History Main / BodyInABreadbox

14th Nov '15 4:02:03 PM Angeldeb82
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[[AC: WesternAnimation]] * Parodied in ''WesternAnimation/TheSimpsons''[='=] ''[[Recap/TheSimpsonsS27E5TreehouseOfHorrorXXVI Treehouse of Horror XXVI]]'' segment "Wanted: Dead, then Alive", where Bart Simpson is killed by Sideshow Bob, and his body is eventually taken to Bob's house. When Bob returns home after attending Springfield University as a professor, he opens the wall compartment... and reveals Bart's corpse, which he has stuffed in there, now standing as a trophy.
14th Nov '15 3:58:17 PM Angeldeb82
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An we're unable to work out whose. Corpses can be found in the darnedest places, in fiction. While every PoliceProcedural or mystery series uses the routine body-dump sites of alleys, roadsides, dumpsters, harbor bottoms or vacant lots, writers often feel the need to spice up their selection of crime scenes and corpse-disposal methods. When the placement of the corpse becomes ''so'' bizarre that its strange location becomes an element of the mystery's plot -- not just Whodunnit, but How/Why'ddeydoit''there'' -- then it's a Body In A Breadbox. [[Film/EightHeadsInADuffelBag Or duffel bag]]. [[StuffedIntoTheFridge Or refrigerator]]. [[CeilingCorpse Or the ceiling]]. Or whatever.
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An And we're unable to work out whose. Corpses can be found in the darnedest places, in fiction. While every PoliceProcedural or mystery series uses the routine body-dump sites of alleys, roadsides, dumpsters, harbor bottoms or vacant lots, writers often feel the need to spice up their selection of crime scenes and corpse-disposal methods. When the placement of the corpse becomes ''so'' bizarre that its strange location becomes an element of the mystery's plot -- not just Whodunnit, but How/Why'ddeydoit''there'' -- then it's a Body In A Breadbox. [[Film/EightHeadsInADuffelBag Or duffel bag]]. bag.]] [[StuffedIntoTheFridge Or refrigerator]]. refrigerator.]] [[CeilingCorpse Or the ceiling]]. ceiling.]] Or whatever.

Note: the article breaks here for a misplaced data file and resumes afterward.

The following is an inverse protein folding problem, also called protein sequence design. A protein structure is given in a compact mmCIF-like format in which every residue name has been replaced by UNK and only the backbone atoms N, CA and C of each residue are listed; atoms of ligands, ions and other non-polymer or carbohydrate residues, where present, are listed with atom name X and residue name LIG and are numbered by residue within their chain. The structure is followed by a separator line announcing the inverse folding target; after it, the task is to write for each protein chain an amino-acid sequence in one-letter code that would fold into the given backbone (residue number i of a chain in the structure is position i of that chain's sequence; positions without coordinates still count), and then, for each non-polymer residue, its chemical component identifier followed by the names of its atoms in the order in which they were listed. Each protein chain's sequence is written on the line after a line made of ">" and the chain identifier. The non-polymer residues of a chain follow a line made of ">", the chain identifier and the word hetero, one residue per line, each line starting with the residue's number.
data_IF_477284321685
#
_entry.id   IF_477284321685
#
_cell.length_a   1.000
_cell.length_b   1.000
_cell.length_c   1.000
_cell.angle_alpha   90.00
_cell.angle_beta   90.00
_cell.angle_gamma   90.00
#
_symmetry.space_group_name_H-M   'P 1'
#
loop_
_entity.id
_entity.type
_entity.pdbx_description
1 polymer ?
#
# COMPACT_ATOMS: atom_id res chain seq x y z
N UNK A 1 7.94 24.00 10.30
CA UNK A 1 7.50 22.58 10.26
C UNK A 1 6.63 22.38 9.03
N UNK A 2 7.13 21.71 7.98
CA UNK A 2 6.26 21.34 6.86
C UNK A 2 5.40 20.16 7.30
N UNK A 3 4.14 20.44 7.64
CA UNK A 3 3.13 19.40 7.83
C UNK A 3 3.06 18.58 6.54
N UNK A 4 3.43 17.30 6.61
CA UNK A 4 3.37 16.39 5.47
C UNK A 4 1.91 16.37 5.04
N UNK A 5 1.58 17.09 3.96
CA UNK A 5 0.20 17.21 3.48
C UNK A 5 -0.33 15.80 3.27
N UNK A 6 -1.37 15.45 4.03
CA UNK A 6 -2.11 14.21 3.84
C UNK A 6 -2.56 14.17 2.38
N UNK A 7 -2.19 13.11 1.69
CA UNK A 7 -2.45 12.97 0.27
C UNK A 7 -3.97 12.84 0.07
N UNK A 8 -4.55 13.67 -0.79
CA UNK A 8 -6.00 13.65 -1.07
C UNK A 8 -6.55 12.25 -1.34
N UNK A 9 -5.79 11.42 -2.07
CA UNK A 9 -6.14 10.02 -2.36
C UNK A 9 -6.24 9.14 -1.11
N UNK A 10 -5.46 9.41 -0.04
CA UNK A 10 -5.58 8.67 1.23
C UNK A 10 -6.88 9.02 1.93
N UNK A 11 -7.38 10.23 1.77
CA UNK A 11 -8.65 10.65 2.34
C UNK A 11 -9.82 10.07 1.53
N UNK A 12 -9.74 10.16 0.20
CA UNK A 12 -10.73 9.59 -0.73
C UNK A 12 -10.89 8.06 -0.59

26th Oct '15 4:26:29 AM Sharlee
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Corpses can be found in the darnedest places, in fiction. While every PoliceProcedural or mystery series uses the routine body-dump sites of alleys, roadsides, dumpsters, harbor bottoms or vacant lots, writers often feel the need to spice up their selection of crime scenes and corpse-disposal methods. When the placement of the corpse becomes ''so'' bizarre that its strange location becomes an element of the mystery's plot -- not just Whodunnit, but How/Why'ddyedoit''there'' -- then it's a Body In A Breadbox. [[Film/EightHeadsInADuffelBag Or duffel bag]]. [[StuffedIntoTheFridge Or refrigerator]]. [[CeilingCorpse Or the ceiling]]. Or whatever.
to:
Corpses can be found in the darnedest places, in fiction. While every PoliceProcedural or mystery series uses the routine body-dump sites of alleys, roadsides, dumpsters, harbor bottoms or vacant lots, writers often feel the need to spice up their selection of crime scenes and corpse-disposal methods. When the placement of the corpse becomes ''so'' bizarre that its strange location becomes an element of the mystery's plot -- not just Whodunnit, but How/Why'ddyedoit''there'' How/Why'ddeydoit''there'' -- then it's a Body In A Breadbox. [[Film/EightHeadsInADuffelBag Or duffel bag]]. [[StuffedIntoTheFridge Or refrigerator]]. [[CeilingCorpse Or the ceiling]]. Or whatever.
25th Oct '15 5:25:50 PM Vilui
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In our house at the end of The Mews, We've had some horrible news, We've discovered a head, In the box for the bread,
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In our house at the end of The Mews, Mews,\\ We've had some horrible news, news,\\ We've discovered a head, head,\\ In the box for the bread, bread,\\